Something you might consider adding to your guide is a mention of the Neutrik NE8MC-1 (or similar) RJ45 boots. They perfectly complement a Neutrik RJ-45 jack and keeps the connection rock solid (as well as near indestructible).
    if there is stuff you want me to add please post links. I was going to put in pictures of the ruggedized connectors and also if people could link me to the crimp on Mini Din 8 Connectors on Digikey ( I can never find what I'm looking for on that site) and the Solder on Full Din connectors. I'l like to include those as alternatives.
  • brighennebrighenne Joined: Posts: 799
    I saw rtdzign's tutorial on that as well. He really is epic! :wow:

    But the thing is, I'm not sure if the MC Cthulu with all these new systems would allow for the USB data lines to pass through the RJ-45 jack without limiting potential console cable additions to the MC Cthulu by leaving it with only 6 pins. In fact, doesn't the Saturn support up abovee require all 8 pins to function? :wonder:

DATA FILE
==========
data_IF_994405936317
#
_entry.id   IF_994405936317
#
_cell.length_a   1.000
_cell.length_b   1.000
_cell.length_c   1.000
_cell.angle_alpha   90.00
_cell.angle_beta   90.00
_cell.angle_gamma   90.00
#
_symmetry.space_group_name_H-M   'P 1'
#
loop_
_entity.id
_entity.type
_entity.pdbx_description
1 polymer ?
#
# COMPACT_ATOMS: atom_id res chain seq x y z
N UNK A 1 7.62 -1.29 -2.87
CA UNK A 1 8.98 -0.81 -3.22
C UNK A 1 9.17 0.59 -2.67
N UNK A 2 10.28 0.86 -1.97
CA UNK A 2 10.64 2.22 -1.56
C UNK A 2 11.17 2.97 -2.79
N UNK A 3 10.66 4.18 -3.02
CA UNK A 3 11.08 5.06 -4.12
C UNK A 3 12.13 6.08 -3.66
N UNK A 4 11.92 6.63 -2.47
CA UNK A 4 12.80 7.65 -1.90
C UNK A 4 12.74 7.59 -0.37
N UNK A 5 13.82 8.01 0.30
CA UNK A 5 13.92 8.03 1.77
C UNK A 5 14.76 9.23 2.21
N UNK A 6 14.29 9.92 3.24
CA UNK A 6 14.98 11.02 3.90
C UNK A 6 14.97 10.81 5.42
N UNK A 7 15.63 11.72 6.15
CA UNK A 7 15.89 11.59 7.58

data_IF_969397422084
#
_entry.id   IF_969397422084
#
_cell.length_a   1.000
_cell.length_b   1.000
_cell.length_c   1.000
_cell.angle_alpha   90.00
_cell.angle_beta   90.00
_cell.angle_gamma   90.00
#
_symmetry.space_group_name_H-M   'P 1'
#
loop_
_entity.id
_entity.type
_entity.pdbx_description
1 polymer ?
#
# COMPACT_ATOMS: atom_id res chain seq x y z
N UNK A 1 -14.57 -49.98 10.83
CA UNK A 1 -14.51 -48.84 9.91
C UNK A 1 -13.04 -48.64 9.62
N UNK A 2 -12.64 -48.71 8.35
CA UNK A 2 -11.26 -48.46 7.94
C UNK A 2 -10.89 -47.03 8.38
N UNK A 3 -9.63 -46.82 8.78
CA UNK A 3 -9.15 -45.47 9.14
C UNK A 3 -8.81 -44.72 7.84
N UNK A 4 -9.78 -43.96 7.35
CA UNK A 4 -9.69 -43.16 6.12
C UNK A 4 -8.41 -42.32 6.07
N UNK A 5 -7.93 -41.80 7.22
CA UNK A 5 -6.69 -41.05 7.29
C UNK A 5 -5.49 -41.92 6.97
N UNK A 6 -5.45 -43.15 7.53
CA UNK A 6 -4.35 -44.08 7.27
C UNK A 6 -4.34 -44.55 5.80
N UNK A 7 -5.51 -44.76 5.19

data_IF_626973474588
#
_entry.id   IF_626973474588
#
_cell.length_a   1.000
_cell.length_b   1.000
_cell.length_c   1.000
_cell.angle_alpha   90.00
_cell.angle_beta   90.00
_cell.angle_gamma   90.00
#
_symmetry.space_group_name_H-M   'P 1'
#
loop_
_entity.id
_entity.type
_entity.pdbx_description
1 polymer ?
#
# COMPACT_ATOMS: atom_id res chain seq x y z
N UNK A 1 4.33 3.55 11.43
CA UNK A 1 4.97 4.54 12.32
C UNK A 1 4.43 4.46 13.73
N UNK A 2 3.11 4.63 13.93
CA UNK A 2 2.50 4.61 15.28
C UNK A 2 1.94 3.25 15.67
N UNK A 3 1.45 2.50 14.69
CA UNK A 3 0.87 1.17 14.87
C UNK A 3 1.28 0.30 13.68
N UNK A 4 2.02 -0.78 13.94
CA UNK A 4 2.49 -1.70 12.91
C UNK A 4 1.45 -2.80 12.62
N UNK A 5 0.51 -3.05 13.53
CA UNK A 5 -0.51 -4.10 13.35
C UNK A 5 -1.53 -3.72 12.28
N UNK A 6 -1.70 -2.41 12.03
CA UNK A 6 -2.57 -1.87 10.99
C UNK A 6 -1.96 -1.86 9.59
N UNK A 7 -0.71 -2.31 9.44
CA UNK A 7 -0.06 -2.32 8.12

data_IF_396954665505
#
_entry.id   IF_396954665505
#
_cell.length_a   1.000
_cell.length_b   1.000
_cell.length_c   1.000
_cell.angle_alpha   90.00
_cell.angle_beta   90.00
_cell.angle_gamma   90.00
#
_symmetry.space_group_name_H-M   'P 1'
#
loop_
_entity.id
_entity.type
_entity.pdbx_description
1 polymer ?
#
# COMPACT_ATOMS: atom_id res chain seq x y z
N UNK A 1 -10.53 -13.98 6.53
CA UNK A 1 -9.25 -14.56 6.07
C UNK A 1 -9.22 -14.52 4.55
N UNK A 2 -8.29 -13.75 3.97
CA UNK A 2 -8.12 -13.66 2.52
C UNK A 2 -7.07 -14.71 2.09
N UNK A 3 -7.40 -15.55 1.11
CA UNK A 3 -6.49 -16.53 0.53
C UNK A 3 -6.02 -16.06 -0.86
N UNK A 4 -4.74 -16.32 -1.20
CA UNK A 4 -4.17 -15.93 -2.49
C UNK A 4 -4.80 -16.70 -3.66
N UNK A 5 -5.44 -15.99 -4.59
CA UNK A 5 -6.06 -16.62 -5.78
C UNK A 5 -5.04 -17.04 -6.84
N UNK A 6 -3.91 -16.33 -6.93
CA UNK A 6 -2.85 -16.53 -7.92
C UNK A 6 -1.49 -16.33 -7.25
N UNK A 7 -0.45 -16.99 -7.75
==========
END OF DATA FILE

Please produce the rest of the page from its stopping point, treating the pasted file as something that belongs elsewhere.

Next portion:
Yes, but it uses the same lines as the USB, so it still works fine going through the imp.

  • kubebotkubebot Large Member Joined: Posts: 1,269
    Wow great write up rtdzign thanks! Also wanna give thanks to Robokrikit for basically introducing many of us to the Neutrik idea.

    You can also use plexi as a backing for the Neutrik RJ-45.

    Plexi sample from I got from Tap Plastics
    plexi3.jpg

    Back of MAS with plexi
    IMG_0015.jpg
  • Ikagi-chanIkagi-chan Loves his HRAP2SA! <3 Joined: Posts: 1,980
    Yes, but it uses the same lines as the USB, so it still works fine going through the imp.